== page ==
Countries and increasingly regions have over the centuries sought to control both internal and external migration. Since 1994, South Africa has witnessed an explosion of migrants mainly from Africa, but from across the world as well. Most are economic migrants, and in order to seek residence many have compromised the refugee system by applying for asylum. Other countries that have been magnets for economic migrants have included Botswana, Nigeria, Côte d’Ivoire, and Kenya. However, some countries, including Ghana, Côte d’Ivoire, and Nigeria, have, during hard economic times, expelled millions of these migrants. Countries in North Africa have signed migration agreements with European states where they intercept or receive back irregular migrants and now virtually act as the gatekeepers for Europe.
The OAU has created legislative and institutional arrangements for both forced and voluntary migration in Africa. The OAU sought the assistance of African governments and the international community in dealing with
refugee matters. Through structures like the OAU Liberation Committee, assistance was given to liberation movements to cater for their members in exile. The OAU developed a protocol on voluntary migration which included provisions for freer movement, citizenship, and a continental passport. However, like many other ambitions of the OAU this has not been realized. The OAU divided Africa into five regions, each of which sought to manage inter-national migration through various instruments. ECOWAS is the most advanced, having made provision for visa-free travel for citizens since the 1970s, along with various entitlements to residence where citizens meet certain qualifications. There are even plans for an ECOWAS passport. The East Africa Community (EAC) has also agreed visa-free travel for citizens of the five members and is streamlining immigration matters amongst its members. The International Conference on Migration Policies in East Africa, the Horn and Great Lakes took place in 2002 and 2003, but little progress was reported under this initiative, especially for the conflict-ridden Horn of Africa and the Great Lakes region. The central African region which has had one of the highest levels of conflict and lowest development rates since independence has made the slowest progress in dealing with multilateral migration issues.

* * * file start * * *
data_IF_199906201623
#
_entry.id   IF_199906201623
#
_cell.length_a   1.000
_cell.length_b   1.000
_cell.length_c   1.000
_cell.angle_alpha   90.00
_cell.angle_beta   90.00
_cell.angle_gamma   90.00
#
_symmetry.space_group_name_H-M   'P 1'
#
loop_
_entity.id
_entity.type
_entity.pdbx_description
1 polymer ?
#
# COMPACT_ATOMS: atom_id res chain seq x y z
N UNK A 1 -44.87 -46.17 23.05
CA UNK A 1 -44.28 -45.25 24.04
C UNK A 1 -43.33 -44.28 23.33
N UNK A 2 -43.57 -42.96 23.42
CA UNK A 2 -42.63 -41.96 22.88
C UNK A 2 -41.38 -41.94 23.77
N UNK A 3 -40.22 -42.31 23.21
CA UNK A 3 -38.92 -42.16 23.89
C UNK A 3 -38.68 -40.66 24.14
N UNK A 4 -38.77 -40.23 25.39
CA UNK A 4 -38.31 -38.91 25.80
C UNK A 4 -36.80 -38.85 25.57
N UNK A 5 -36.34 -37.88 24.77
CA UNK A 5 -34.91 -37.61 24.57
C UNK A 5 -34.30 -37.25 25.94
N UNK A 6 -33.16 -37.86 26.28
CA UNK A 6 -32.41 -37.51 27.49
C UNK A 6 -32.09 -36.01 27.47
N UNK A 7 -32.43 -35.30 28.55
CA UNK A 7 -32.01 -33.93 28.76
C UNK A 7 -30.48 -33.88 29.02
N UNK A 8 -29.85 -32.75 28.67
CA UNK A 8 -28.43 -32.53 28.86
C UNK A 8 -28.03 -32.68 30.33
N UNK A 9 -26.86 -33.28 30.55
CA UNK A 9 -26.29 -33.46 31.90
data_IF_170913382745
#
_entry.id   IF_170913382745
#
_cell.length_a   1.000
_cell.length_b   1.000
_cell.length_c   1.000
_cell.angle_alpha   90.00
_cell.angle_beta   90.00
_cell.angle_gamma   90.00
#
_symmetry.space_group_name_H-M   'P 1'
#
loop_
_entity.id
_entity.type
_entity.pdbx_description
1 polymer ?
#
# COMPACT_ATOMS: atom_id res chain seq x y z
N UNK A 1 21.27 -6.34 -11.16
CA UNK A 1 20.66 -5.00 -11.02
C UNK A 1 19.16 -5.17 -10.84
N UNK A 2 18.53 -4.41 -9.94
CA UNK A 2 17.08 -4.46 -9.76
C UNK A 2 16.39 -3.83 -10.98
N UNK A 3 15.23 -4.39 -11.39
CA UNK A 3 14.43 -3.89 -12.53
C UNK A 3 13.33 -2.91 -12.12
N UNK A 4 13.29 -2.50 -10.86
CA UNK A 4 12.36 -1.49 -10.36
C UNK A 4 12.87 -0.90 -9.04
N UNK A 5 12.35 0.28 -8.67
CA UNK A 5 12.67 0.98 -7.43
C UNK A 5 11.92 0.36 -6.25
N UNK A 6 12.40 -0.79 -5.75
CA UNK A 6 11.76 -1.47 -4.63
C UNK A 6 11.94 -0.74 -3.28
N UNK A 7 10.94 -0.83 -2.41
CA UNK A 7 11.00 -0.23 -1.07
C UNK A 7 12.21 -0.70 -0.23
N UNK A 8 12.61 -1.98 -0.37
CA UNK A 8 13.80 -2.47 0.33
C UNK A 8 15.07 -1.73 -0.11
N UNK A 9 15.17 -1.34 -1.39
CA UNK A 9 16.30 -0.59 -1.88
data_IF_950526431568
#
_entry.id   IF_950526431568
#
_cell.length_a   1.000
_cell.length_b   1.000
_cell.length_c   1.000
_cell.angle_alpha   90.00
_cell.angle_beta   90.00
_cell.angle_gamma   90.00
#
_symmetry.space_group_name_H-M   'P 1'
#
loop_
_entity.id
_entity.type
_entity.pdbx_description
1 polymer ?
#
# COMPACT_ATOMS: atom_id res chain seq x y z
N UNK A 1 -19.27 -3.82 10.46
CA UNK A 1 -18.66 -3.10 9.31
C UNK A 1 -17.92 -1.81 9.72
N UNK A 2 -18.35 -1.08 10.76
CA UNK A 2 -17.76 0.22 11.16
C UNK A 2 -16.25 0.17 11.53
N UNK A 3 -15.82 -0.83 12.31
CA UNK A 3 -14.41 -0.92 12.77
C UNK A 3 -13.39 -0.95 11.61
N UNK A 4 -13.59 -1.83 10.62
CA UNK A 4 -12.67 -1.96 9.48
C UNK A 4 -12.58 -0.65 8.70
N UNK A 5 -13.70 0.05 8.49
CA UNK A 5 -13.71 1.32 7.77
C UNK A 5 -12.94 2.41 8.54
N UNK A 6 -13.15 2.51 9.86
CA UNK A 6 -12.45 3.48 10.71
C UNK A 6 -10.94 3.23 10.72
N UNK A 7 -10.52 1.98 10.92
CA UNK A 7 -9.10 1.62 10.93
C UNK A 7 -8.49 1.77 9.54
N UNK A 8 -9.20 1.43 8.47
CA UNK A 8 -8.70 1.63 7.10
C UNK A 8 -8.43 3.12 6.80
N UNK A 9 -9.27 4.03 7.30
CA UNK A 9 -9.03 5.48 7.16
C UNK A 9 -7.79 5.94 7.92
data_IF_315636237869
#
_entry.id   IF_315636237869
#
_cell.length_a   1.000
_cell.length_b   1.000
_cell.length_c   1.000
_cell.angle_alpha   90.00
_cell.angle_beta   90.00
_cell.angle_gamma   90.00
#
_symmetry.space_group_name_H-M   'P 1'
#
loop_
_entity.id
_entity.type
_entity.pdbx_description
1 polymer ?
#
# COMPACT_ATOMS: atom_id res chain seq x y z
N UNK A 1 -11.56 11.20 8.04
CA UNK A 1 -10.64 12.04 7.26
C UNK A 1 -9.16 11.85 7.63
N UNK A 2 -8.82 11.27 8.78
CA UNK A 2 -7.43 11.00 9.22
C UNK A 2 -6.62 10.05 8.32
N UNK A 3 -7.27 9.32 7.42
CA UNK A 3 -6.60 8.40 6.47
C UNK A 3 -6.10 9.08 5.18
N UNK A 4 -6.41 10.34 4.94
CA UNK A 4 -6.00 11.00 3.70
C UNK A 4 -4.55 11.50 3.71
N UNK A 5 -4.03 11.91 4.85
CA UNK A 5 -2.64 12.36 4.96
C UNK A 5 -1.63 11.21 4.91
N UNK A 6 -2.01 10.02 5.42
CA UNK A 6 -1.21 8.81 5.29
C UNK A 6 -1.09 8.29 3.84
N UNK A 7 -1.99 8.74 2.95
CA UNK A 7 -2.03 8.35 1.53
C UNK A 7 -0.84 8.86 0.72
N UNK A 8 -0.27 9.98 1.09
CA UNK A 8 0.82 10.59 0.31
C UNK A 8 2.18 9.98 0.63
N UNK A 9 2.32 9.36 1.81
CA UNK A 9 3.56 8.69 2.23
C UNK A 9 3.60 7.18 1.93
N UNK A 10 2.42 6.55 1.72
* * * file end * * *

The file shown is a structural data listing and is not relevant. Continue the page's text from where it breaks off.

The biggest challenge facing sub-Saharan
African countries is irregular migration, particularly of economic migrants and people who abuse the asylum system. This means that thousands of people are arrested yearly and deported, especially from the richer nations, and this is poisoning regional cooperation. This is one reason why Africa should seek sustainable development so that it can better cater for its people and reduce the push and pull factors for migration that endanger the lives of millions of its young people.